5900.0.00.003 - University output measures in the Australian National Accounts: experimental estimates, 2008 to 2017  
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Teaching output measures

The quantity of teaching output delivered by universities was measured in terms of enrolled student load, on a full-time equivalent basis. Enrolment information was sourced from the Department of Education.7 Non-award qualifications were excluded, as were research-based degrees (the latter contributed to a subsequent stream of output). A volume index was constructed by weighting the student enrolment data for each university with the corresponding expenditure data allocated to teaching activities, and aggregating across universities.

This experimental method has some limitations, including:

      a) Using student enrolments as the quantity measure instead of student completions means that degrees that take longer to complete (e.g. medicine and law) carry a higher weight. But this also applies to students who take longer to complete their degrees (e.g. due to subject failures etc). A student who repeats a unit will be allocated a higher weight because they remain enrolled for longer than their counterparts who complete the degree without failure. This is because an academic who delivers a course to a student for a second time is producing additional output.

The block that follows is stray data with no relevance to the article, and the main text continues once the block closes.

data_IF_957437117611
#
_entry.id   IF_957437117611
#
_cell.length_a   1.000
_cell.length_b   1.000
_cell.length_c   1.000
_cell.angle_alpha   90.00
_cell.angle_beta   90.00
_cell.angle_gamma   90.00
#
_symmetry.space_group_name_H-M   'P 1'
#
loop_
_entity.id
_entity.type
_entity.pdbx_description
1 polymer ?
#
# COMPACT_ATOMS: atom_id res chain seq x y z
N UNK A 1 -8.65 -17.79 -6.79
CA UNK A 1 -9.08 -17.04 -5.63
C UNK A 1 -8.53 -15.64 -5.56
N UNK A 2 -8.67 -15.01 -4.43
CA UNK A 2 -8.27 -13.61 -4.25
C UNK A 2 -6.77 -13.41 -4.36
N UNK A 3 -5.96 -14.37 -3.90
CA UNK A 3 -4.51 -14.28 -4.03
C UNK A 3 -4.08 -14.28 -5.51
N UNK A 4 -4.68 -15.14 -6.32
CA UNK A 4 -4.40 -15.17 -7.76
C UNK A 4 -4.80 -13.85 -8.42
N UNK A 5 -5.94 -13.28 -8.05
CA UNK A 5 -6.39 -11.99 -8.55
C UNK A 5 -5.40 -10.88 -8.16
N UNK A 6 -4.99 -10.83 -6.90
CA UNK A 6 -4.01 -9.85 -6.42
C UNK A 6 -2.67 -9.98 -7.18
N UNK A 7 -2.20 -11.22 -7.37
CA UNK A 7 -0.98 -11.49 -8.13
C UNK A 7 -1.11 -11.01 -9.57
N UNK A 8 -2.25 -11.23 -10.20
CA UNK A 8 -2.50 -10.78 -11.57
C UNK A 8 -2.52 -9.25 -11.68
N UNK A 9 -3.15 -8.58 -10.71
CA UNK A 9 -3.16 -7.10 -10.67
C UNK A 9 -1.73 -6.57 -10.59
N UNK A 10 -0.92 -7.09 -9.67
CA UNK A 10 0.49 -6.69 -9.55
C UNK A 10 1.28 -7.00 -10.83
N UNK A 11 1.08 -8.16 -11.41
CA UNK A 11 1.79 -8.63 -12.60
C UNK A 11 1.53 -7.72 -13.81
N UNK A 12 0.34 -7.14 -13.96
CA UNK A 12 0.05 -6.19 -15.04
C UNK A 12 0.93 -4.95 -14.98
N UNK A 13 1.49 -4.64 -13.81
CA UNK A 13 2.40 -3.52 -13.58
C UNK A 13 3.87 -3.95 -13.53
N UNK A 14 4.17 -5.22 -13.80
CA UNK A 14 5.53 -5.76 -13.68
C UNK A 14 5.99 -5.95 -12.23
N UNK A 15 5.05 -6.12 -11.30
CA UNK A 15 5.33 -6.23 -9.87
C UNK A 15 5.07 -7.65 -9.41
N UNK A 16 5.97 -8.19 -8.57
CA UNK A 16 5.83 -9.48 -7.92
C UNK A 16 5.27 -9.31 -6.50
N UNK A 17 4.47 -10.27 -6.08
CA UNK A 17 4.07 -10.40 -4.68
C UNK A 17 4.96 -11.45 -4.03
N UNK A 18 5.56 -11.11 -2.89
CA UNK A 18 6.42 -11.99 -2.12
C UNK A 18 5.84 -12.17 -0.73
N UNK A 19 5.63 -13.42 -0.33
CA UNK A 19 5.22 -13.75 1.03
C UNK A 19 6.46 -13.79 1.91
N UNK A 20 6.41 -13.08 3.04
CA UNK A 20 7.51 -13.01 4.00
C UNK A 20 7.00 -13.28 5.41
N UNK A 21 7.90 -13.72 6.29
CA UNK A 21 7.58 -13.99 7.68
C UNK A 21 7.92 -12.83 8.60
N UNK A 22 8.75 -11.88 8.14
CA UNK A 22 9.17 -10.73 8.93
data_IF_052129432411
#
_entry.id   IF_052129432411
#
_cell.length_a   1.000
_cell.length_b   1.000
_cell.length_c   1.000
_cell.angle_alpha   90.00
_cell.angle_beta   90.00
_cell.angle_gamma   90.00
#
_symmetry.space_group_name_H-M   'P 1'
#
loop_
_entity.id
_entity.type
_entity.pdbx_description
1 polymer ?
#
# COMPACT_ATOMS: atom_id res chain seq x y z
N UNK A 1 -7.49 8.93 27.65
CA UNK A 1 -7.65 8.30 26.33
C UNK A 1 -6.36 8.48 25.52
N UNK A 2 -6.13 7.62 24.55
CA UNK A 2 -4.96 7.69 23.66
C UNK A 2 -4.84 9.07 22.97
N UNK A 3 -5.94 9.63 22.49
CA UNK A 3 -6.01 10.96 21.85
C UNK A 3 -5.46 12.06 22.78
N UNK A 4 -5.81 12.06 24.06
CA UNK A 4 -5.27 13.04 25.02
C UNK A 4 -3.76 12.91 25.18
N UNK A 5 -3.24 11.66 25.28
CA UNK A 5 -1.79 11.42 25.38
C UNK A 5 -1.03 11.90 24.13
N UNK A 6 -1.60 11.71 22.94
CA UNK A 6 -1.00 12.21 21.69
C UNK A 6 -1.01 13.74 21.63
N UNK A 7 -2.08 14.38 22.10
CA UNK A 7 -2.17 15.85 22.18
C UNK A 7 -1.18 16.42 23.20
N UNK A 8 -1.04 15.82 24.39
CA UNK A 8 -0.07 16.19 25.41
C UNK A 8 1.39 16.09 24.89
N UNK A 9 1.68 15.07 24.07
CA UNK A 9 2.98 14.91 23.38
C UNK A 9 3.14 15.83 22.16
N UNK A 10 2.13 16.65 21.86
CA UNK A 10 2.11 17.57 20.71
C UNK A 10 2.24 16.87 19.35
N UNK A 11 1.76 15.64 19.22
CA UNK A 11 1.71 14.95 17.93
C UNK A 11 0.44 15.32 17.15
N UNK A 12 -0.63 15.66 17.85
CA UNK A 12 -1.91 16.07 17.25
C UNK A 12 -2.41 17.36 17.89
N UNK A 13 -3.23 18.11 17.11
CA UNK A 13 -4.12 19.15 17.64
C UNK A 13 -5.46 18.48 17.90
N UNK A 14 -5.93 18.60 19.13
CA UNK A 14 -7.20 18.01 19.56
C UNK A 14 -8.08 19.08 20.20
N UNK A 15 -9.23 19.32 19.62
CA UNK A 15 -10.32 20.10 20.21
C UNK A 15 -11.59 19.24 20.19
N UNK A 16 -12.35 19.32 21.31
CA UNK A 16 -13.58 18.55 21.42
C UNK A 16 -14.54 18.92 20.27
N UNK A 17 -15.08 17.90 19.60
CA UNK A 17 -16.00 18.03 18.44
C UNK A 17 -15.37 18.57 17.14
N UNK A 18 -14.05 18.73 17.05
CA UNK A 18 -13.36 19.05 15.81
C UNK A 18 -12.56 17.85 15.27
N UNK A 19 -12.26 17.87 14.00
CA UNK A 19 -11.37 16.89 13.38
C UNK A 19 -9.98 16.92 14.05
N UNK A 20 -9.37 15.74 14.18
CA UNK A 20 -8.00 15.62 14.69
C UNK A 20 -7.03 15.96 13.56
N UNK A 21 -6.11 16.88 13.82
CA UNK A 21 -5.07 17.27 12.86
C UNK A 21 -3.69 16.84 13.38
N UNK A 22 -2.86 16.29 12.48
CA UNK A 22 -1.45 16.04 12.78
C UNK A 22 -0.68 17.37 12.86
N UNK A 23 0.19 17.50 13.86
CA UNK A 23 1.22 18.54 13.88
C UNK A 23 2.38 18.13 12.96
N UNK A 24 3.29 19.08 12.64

b) Ideally, a higher weight would be assigned to degrees that are more expensive to deliver. For instance, a chemistry degree is likely to be more costly for a university to deliver (and therefore more ‘valuable’ to a student) than a humanities degree. Enrolments data by discipline are publicly available, but this cannot be used in the construction of a volume index because expenditures incurred per faculty are not available.

      c) No explicit differentiation is possible between different levels of qualifications (e.g. one year spent on a coursework masters degree versus a year spent on an undergraduate degree).


7 https://www.education.gov.au/selected-higher-education-statistics-2017-student-data

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